This week I’d like to focus on the Raglan Tee – one of the most versatile designs in my “Sew Your Own Activewear” book and a great one to sew up if you’re more comfortable in looser-fitting workout tops. This pairs really nicely not only with the Split Shorts (as seen on my athlete-model Sanchia in the book), but also with the Yoga Bottoms or Active Leggings, too.
When I was designing this top, I really wanted to show how straightforward it is both to convert regular set-in sleeves to raglan, but also how to shift seams away from areas where they might rub or chafe. I talk a fair bit about shifting seams if they annoy you, but I thought it’d be a better idea to just go and show you how, especially on the side seams where you’ve got to deal with a waist curve (spoiler alert: it’s really much easier than you think!).
I also wanted to show an example of a pocket hidden in a seam (kinda similar to the back pocket on my Tessellate Tee pattern, and I realised I didn’t have any V-neck examples elsewhere in the book, so I threw that in, too! (Fans of my VNA Top pattern may recognise the technique for getting those sharp corners!)
For the description in book I condensed this down to:
“For those of us who prefer a loose fitting workout top, this tee is the answer! The short raglan sleeves allow for plenty of movement while the flattering banded V-neck and shifted, wraparound side seams give great style lines, front and back. Plus, there’s a clever pocket concealed in the back, perfect for stashing small items out of sight – and out of your way!”
Things you’ll learn by making this design:
- How to shift side seams out of the way (in this case, to the back)
- How to convert a set-in sleeve to a raglan sleeve – one of the more advanced drafting exercises in the book, but certainly doable with a bit of patience!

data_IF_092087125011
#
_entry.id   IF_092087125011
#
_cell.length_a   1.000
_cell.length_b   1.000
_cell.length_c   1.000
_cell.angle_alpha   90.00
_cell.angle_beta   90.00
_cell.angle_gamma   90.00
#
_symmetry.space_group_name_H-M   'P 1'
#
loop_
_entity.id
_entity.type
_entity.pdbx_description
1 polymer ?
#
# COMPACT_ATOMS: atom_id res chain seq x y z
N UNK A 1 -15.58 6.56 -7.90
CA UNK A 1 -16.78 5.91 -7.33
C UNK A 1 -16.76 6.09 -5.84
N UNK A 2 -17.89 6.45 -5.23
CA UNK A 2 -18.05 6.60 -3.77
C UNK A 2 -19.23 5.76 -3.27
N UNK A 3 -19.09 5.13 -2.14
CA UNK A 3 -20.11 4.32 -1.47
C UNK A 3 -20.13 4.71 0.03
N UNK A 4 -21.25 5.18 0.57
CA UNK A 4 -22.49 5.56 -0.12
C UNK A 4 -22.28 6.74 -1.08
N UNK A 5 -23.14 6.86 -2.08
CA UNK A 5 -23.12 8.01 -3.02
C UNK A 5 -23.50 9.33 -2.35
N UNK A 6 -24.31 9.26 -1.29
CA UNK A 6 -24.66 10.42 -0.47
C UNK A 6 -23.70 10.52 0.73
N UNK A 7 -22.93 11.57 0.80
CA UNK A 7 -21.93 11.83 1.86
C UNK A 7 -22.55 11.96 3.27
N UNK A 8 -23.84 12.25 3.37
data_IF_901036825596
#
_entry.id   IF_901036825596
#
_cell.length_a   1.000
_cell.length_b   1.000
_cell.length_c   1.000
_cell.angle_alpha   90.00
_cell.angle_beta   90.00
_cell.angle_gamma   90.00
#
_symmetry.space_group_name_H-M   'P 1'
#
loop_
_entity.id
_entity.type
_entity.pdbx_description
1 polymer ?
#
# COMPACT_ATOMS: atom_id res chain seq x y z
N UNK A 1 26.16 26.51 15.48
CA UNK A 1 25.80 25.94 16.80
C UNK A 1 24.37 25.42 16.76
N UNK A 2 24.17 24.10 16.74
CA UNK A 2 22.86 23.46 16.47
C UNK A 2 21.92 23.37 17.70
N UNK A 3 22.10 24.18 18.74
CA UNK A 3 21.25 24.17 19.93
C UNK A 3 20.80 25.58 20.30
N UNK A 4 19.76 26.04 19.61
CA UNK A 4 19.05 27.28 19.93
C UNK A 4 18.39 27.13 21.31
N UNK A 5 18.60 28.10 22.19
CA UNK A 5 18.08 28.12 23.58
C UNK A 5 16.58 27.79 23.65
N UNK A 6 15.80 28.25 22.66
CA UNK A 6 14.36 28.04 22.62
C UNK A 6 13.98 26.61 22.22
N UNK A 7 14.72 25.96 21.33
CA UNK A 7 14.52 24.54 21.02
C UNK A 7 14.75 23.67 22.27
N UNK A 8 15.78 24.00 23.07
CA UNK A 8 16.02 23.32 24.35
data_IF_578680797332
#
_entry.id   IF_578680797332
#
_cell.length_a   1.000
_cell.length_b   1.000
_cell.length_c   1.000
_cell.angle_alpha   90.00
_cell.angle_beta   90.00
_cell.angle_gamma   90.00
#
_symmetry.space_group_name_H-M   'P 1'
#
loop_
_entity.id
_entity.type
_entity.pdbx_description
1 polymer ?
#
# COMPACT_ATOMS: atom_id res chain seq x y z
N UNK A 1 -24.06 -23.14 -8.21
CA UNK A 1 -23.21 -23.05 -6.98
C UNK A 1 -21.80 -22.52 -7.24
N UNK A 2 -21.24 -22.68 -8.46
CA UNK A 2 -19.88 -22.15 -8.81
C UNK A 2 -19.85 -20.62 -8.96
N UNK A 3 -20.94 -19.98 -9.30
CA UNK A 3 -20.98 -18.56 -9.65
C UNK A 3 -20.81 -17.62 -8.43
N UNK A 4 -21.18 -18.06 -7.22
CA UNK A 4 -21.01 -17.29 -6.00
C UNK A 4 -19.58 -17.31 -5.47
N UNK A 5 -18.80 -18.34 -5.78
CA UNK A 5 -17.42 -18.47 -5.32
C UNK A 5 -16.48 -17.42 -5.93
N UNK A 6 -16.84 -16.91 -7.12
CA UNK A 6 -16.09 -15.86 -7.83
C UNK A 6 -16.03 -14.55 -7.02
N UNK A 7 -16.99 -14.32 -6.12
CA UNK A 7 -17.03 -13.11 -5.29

- How to draft and sew an in-seam invisible zipper pocket – hint: interfacing is key to your activewear zipper sewing success!
- How to sew a neat-finish banded V-neck (though you could, of course, just keep the standard rounded neck from the Top Blocks if you preferred!)
For the Raglan Tee sample seen in the book, I used this gorgeous pale peach wool-blend jersey from Ditto Fabrics (one of my favourite fabric stores of all time!). Frankly, I’m amazed that they’ve still got this fabric in stock, though its forest-green sister fabric has already sold out.
I’d planned to make myself a long-sleeved version of this to wear this winter but haven’t quite been able to squeeze it in yet! It’s really easy to do, however – if you’ve already drafted the short sleeves you can just lay your Top Block sleeve underneath it, aligning both pieces at the underarm and then just extend your raglan sleeve to be the same width and length as the block sleeve. Or if you’re drafting from scratch, follow the Pattern Changes instructions in the book using the fully-traced sleeve instead of just tracing up to the short-sleeve line.
If you’d like to see more versions of the designs from “Sew Your Own Activewear”, I’m gathering them all together into a handy Pinterest board, all split into sections for each of the designs!